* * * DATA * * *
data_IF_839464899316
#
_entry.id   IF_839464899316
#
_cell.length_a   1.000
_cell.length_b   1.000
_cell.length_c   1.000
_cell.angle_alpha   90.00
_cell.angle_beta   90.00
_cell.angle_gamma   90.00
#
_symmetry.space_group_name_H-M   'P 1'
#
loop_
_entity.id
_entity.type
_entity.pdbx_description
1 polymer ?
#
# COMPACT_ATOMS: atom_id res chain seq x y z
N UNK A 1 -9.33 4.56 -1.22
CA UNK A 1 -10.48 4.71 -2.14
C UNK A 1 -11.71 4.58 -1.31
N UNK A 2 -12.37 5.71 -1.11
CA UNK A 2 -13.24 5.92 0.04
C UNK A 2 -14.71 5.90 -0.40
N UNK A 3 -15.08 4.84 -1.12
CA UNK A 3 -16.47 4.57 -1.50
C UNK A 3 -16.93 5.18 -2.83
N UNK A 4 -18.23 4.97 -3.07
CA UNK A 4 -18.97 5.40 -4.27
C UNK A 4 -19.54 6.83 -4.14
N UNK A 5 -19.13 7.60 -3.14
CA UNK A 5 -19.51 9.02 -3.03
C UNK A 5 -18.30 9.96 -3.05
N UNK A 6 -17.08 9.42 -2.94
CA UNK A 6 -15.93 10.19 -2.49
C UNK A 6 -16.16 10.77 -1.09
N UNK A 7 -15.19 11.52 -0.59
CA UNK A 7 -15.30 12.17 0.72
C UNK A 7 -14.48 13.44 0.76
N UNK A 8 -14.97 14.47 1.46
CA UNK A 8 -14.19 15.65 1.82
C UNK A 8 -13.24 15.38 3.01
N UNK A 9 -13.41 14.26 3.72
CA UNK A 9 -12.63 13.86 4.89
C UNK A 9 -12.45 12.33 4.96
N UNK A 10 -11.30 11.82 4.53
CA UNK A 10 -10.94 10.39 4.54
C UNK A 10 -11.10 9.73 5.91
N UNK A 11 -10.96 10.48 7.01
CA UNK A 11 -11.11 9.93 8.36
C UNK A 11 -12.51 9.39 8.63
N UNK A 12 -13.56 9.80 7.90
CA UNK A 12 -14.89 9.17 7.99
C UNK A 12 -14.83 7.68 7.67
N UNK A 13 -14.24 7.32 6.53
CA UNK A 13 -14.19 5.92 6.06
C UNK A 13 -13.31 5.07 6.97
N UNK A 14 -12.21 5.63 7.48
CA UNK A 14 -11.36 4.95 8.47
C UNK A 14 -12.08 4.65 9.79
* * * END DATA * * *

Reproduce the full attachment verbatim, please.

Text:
data_IF_839464899316
#
_entry.id   IF_839464899316
#
_cell.length_a   1.000
_cell.length_b   1.000
_cell.length_c   1.000
_cell.angle_alpha   90.00
_cell.angle_beta   90.00
_cell.angle_gamma   90.00
#
_symmetry.space_group_name_H-M   'P 1'
#
loop_
_entity.id
_entity.type
_entity.pdbx_description
1 polymer ?
#
# COMPACT_ATOMS: atom_id res chain seq x y z
N UNK A 1 -9.33 4.56 -1.22
CA UNK A 1 -10.48 4.71 -2.14
C UNK A 1 -11.71 4.58 -1.31
N UNK A 2 -12.37 5.71 -1.11
CA UNK A 2 -13.24 5.92 0.04
C UNK A 2 -14.71 5.90 -0.40
N UNK A 3 -15.08 4.84 -1.12
CA UNK A 3 -16.47 4.57 -1.50
C UNK A 3 -16.93 5.18 -2.83
N UNK A 4 -18.23 4.97 -3.07
CA UNK A 4 -18.97 5.40 -4.27
C UNK A 4 -19.54 6.83 -4.14
N UNK A 5 -19.13 7.60 -3.14
CA UNK A 5 -19.51 9.02 -3.03
C UNK A 5 -18.30 9.96 -3.05
N UNK A 6 -17.08 9.42 -2.94
CA UNK A 6 -15.93 10.19 -2.49
C UNK A 6 -16.16 10.77 -1.09
N UNK A 7 -15.19 11.52 -0.59
CA UNK A 7 -15.30 12.17 0.72
C UNK A 7 -14.48 13.44 0.76
N UNK A 8 -14.97 14.47 1.46
CA UNK A 8 -14.19 15.65 1.82
C UNK A 8 -13.24 15.38 3.01
N UNK A 9 -13.41 14.26 3.72
CA UNK A 9 -12.63 13.86 4.89
C UNK A 9 -12.45 12.33 4.96
N UNK A 10 -11.30 11.82 4.53
CA UNK A 10 -10.94 10.39 4.54
C UNK A 10 -11.10 9.73 5.91
N UNK A 11 -10.96 10.48 7.01
CA UNK A 11 -11.11 9.93 8.36
C UNK A 11 -12.51 9.39 8.63
N UNK A 12 -13.56 9.80 7.90
CA UNK A 12 -14.89 9.17 7.99
C UNK A 12 -14.83 7.68 7.67
N UNK A 13 -14.24 7.32 6.53
CA UNK A 13 -14.19 5.92 6.06
C UNK A 13 -13.31 5.07 6.97
N UNK A 14 -12.21 5.63 7.48
CA UNK A 14 -11.36 4.95 8.47
C UNK A 14 -12.08 4.65 9.79